18 October 2016

The Earth system response to negative emissions

During the last century or so, over half of the CO2 emissions from fossil fuel burning, industry, and deforestation have been absorbed by natural sinks such as the forests and oceans. These natural sinks play a critical role in determining the climate effects of CO2 emissions.

Oil pumps © beawolf - Fotolia | Adobe Stock Photo

Oil pumps © beawolf - Fotolia | Adobe Stock Photo

A study published in Environmental Research Letters shows how natural carbon sinks will weaken in response to efforts to remove CO2 from the atmosphere. Understanding this effect is vital to devise pathways consistent with the UN's ambitious 1.5 °C and 2 °C climate targets.  

"We expect natural ecosystems to continue to absorb CO2 but as society reduces emissions, or removes CO2 from the atmosphere, this ecosystem service will itself weaken," explained Chris Jones of the UK Met Office, who led the study. 

“We have an insufficient understanding of the Earth system’s time delay in taking up and releasing carbon. This is important because it affects how much carbon will be in the atmosphere,” adds IIASA researcher Matthias Jonas, a study coauthor. 

The paper looks at results from several numerical climate models. For an emissions scenario that aims to limit warming to no more than 2 °C, it finds that projected land and ocean carbon sinks weaken to less than half their present-day values over the latter half of the 21st century. On longer timescales they weaken to virtually zero by 2300. 

The model analysis reveals that in the 2 °C scenario, as fossil fuel emissions decline in the future and as human activity to remove carbon dioxide from the atmosphere begins, atmospheric CO2 slows its growth and begins to decrease. However, the effectiveness of the removal is offset to some extent by a weakening of the natural carbon sinks caused by the reduced levels of CO2 in the atmosphere. 

At the UNFCCC's Conference of the Parties in Paris in 2015, the parties adopted the Paris Agreement, consolidating efforts to keep the global temperature increase well below 2 °C above pre-industrial levels and pursue efforts to keep below 1.5 °C. In October 2016 enough countries ratified the agreement for it to come into force.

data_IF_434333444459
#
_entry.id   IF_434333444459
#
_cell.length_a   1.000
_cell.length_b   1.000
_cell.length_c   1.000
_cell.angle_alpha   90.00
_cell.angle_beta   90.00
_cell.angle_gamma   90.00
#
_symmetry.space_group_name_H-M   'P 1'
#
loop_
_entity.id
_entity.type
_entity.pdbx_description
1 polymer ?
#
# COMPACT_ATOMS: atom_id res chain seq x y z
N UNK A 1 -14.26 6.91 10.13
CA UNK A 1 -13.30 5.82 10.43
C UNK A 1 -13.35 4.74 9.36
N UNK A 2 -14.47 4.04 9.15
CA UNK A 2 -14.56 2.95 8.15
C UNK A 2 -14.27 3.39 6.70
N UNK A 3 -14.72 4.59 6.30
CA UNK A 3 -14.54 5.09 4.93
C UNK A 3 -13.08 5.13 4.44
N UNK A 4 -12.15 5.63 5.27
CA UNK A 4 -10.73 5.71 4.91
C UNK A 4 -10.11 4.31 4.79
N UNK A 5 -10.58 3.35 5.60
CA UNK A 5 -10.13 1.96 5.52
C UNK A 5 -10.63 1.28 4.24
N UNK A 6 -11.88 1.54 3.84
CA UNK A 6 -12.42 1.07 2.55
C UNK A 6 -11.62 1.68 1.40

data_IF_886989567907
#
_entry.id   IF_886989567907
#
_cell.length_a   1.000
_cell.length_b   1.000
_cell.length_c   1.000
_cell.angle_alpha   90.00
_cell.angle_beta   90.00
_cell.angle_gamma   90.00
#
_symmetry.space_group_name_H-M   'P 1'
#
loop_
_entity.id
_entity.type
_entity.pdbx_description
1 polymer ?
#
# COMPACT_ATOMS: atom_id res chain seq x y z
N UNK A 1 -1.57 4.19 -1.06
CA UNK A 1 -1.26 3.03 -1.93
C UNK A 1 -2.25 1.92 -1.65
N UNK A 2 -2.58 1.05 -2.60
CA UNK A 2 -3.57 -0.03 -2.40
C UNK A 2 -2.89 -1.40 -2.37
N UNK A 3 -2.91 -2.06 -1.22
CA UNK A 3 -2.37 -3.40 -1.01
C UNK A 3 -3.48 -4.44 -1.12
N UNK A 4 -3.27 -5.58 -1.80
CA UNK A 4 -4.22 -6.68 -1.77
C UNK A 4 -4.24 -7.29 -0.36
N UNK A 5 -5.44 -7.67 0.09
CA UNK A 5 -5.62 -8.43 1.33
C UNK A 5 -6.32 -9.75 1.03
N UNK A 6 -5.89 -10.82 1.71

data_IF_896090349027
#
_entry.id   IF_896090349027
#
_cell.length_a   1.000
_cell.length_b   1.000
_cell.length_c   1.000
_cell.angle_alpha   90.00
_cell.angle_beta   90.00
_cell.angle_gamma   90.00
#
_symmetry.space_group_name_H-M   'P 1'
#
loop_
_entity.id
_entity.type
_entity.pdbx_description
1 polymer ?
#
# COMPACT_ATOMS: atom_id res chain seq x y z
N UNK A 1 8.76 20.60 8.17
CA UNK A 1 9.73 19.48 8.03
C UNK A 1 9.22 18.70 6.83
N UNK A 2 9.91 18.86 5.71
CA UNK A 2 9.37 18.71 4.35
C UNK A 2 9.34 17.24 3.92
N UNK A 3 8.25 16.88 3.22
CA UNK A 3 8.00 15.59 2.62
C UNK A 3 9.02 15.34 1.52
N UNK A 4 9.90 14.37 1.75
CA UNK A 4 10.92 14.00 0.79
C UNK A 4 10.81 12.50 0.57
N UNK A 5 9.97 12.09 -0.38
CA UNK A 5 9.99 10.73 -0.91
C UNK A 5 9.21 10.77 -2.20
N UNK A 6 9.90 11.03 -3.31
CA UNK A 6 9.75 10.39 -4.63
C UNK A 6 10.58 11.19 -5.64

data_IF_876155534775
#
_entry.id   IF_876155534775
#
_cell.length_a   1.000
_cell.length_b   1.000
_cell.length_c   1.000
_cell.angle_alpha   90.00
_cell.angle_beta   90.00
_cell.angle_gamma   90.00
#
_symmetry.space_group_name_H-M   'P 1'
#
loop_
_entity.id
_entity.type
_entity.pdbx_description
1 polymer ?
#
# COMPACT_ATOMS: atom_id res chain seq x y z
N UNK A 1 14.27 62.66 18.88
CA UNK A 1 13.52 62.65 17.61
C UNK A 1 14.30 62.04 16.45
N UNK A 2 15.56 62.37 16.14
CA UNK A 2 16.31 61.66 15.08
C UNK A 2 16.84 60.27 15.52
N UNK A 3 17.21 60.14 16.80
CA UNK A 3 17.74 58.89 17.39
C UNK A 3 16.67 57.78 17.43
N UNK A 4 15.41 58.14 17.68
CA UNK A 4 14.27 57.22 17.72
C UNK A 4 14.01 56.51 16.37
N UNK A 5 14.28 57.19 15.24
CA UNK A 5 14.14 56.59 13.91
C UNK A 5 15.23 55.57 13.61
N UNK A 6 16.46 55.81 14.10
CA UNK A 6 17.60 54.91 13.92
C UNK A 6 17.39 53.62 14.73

However, research suggests that society may not be able to reduce fossil fuel emissions sufficiently fast to achieve these targets. Almost all emission scenarios consistent with these temperature goals therefore require intentionally removing carbon dioxide from the atmosphere. This activity is known as carbon dioxide removal or negative emissions technologies.

Sequence of 50-year periods showing that, as fossil fuel emissions decrease and carbon dioxide removal via negative emissions increases, the natural carbon sinks on land and ocean weaken.

This increased recognition of the requirement for negative emissions led the Global Carbon Project to try to assess the costs, limits and implications of negative emissions. In a scene-setting paper, led by IIASA researcher Sabine Fuss, the researchers explain how the world is "betting on negative emissions.” In other words, scenarios which appear successful in avoiding 2 °C rely on large-scale deployment of as-yet unproven technology

In 2013, a conference sponsored by the International Institute for Applied Systems Analysis (IIASA) in Vienna and the Global Carbon Project assembled scientists from around the world to bring their expertise to address the many questions around the feasibility, efficacy and consequences of negative emissions technology. It identified three key knowledge gaps on carbon dioxide removal: First, how do the natural carbon sinks respond; second, are there economic and biophysical limits; and third, what governance and institutions are required to ensure sufficient deployment. This new study responds to the first knowledge gap, and quantifies how the land and ocean carbon sinks respond to carbon dioxide removal in ambitious future scenarios. Uncertainty around their response is one of the most important issues to address in attempting to quantify the world's need for negative emissions. 

IIASA researcher Joeri Rogelj also worked on the study. He says, “Policymakers should not be paralyzed by these added uncertainties of how the Earth system responds to the large-scale removal of carbon dioxide from the atmosphere. On the contrary, it highlights once again the importance of stringent emissions reductions over the coming decades as a precautionary measure to reduce our future reliance on uncertain negative emissions.”



(Text adapted from the UK Met Office)

Print this page

Last edited: 18 October 2016


International Institute for Applied Systems Analysis (IIASA)
Schlossplatz 1, A-2361 Laxenburg, Austria
Phone: (+43 2236) 807 0 Fax:(+43 2236) 71 313